‘Foreign agent’ media law in Russia: A threat to free speech?

As far as it is known, these requirements do not interfere with the broadcast or issuance of any of the media channels 

‘Foreign agent’ media law in Russia: A threat to free speech?  

In Russia, a new law for foreign media is causing a stir in the world. It is an amendment that requires international media companies to register in the country and undergo a series of regulatory processes to continue on air. The law, approved by the Council of the Russian Federation with 154 votes in favor and none against, has already been qualified by the European Union as a threat to press freedom.

Federica Mogherini, high ranking representative member of the European Union, recently warned that the obligation imposed by Russia to international media under the 'foreign agent' law poses a threat to freedom of speech and press around the world. However, the new Russian law responds symmetrically to previous restrictions imposed by the United States, country that forced the Russian media channel RT, to sign in as a 'foreign agent', giving it a seemingly short time to do so.

What is the law about?

The 'foreign agents' media law is a registration requirement that is demanded exclusively to media or news agencies that are financed or belong to foreign countries, but operate within Russia. This legislation, which includes several amendments about security of information and communication, requires the company to sign all of its audiovisual, printed, or digital material in order to be identified as material created by a foreign nation. In addition, the media will have to submit regular reports about its financial activities and those of its executives.

As far as it is known, these requirements do not interfere with the broadcast or issuance of any of the media channels and it will be the Ministry of Justice of Russia decision to determine which media will be required to latch on the 'foreign agents' law; regulation that, according to the head of the Constitutional Committee of the Council of Russian Federation, Andréi Klishás, "is not comparable with the one that has been imposed in the USA where there is even criminal responsibility in case of a refusal to register".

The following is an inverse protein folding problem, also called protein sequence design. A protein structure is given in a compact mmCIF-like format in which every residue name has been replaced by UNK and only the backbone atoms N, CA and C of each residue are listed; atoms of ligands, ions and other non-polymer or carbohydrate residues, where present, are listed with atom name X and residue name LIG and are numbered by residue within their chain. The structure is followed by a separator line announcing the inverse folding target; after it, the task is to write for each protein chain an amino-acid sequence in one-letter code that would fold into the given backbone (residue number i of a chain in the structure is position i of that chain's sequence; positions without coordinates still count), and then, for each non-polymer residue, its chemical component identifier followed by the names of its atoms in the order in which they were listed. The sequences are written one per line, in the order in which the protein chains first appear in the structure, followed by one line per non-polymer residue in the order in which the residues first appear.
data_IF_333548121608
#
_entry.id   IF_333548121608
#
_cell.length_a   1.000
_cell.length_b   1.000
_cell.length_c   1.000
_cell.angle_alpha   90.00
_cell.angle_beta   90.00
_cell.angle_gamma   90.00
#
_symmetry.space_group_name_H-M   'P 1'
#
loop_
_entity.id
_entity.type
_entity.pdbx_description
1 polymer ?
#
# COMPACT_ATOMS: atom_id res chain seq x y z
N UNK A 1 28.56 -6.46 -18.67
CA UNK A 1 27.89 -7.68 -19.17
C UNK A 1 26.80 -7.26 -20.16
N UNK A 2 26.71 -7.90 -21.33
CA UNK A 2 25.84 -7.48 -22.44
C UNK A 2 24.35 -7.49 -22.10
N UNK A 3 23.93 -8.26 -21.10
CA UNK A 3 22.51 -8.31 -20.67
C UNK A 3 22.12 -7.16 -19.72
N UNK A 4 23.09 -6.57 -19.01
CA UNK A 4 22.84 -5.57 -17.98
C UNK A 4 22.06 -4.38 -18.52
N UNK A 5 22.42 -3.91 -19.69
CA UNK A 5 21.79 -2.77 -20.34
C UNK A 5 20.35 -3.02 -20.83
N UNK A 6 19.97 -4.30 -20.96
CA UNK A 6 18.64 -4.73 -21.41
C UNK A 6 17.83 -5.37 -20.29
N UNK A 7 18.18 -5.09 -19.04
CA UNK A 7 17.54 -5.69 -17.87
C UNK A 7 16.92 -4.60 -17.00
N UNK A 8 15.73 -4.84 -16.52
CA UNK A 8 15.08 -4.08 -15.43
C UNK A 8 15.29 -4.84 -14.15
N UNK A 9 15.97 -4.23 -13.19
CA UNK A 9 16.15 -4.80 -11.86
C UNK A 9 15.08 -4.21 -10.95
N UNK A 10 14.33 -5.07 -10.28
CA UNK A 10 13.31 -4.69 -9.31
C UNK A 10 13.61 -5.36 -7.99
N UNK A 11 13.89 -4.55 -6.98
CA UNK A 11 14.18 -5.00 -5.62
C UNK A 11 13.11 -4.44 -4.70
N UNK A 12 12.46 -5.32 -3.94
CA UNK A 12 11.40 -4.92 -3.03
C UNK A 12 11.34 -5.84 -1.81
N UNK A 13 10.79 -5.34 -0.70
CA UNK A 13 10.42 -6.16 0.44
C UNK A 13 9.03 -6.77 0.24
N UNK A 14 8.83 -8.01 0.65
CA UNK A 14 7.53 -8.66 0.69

Not long ago, during the first days of November, Russian President Vladimir Putin, described the blockage imposed by Washington on the Russian channel RT as an attack on free speech and ratified that his response to the US would be "adequate and symmetrical [...] All media has the right to express their point of view, we can discuss with them, but not by closing or building conditions that prevent their journalistic activities”, said the Russian leader, emphasizing that the US prefers to close a media channel that disagrees with their positions, instead of "presenting their own point of view".

 

 

Latin American Post | Krishna Jaramillo

Copy edited by Susana Cicchetto

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